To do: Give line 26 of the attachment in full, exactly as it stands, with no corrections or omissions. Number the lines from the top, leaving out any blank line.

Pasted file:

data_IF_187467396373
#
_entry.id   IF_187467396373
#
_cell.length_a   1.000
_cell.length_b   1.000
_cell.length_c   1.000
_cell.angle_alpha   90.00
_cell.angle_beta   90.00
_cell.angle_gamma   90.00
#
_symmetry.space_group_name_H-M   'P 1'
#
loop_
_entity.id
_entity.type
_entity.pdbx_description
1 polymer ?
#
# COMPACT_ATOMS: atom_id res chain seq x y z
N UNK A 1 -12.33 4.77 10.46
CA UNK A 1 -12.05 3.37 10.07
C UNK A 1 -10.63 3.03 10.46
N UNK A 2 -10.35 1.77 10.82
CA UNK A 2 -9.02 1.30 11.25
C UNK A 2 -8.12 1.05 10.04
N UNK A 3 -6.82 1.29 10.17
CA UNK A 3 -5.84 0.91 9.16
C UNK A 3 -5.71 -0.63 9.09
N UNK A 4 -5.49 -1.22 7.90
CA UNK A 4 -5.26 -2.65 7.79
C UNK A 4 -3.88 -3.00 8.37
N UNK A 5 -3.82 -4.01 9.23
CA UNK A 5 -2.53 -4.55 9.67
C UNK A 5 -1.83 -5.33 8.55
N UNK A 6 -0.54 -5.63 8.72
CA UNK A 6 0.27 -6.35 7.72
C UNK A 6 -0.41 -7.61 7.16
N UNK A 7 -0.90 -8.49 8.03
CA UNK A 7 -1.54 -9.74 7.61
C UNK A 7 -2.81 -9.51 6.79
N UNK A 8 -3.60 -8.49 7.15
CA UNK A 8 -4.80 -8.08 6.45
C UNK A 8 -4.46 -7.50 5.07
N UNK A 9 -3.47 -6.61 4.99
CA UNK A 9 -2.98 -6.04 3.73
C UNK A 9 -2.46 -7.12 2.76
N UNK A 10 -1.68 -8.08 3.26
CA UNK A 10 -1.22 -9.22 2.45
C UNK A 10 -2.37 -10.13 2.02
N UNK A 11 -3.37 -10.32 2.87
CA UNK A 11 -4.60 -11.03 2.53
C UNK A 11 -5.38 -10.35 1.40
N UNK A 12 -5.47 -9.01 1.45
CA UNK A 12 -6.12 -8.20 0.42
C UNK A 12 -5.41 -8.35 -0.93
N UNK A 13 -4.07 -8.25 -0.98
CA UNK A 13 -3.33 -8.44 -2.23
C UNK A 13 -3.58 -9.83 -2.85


C UNK A 2 -8.12 1.05 10.04